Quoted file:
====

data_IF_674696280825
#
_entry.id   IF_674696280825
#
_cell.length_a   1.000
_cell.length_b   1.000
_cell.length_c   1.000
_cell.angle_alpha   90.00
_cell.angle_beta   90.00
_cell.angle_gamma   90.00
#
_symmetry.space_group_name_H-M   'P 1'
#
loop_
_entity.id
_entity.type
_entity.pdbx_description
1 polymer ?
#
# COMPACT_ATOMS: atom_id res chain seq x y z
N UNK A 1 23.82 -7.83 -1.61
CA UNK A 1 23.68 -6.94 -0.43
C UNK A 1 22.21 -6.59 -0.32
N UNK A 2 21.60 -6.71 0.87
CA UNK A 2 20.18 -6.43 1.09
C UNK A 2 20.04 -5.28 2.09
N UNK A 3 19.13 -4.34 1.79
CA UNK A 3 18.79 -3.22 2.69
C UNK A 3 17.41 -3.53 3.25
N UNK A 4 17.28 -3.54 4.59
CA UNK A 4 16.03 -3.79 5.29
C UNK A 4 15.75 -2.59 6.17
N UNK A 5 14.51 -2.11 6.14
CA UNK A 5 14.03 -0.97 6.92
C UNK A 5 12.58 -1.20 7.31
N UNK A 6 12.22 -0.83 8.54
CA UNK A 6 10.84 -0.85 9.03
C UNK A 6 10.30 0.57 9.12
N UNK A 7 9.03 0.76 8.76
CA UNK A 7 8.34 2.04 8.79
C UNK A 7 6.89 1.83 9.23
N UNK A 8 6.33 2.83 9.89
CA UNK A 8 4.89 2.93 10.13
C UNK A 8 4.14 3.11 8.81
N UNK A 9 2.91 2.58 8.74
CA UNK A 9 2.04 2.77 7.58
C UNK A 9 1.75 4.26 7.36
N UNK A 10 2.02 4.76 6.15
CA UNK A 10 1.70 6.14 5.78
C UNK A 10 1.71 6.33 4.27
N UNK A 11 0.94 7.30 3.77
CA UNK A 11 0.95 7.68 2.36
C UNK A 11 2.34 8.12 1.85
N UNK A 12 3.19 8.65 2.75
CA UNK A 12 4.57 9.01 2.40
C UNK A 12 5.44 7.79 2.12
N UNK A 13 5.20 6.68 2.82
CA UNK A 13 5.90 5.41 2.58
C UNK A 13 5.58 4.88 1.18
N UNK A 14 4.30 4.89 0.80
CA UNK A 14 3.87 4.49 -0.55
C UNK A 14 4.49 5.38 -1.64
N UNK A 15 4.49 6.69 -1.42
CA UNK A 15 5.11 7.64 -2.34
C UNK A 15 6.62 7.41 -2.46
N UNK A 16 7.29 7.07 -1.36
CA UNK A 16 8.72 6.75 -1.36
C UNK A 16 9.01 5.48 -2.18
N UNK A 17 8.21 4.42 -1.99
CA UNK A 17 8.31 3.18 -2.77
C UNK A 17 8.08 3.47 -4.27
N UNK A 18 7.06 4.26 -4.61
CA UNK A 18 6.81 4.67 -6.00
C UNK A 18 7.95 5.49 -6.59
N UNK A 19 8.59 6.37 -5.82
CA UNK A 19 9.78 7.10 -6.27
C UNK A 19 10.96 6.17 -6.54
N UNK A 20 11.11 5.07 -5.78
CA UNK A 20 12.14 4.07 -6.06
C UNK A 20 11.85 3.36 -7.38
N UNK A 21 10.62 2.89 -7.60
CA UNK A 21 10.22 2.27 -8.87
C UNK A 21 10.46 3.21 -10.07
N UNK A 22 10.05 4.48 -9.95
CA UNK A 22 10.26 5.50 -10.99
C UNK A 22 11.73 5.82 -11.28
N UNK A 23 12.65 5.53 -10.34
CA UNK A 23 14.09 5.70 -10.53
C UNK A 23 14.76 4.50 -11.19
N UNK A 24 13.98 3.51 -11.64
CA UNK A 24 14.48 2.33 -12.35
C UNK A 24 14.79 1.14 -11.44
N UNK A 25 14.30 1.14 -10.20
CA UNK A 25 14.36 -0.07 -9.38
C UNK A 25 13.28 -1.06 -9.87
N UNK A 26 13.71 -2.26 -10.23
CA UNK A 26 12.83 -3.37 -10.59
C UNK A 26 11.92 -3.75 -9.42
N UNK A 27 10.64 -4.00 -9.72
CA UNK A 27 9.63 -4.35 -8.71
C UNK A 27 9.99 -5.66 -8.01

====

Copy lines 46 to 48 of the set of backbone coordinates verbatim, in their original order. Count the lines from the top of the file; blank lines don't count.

CA UNK A 9 2.04 2.77 7.58
C UNK A 9 1.75 4.26 7.36
N UNK A 10 2.02 4.76 6.15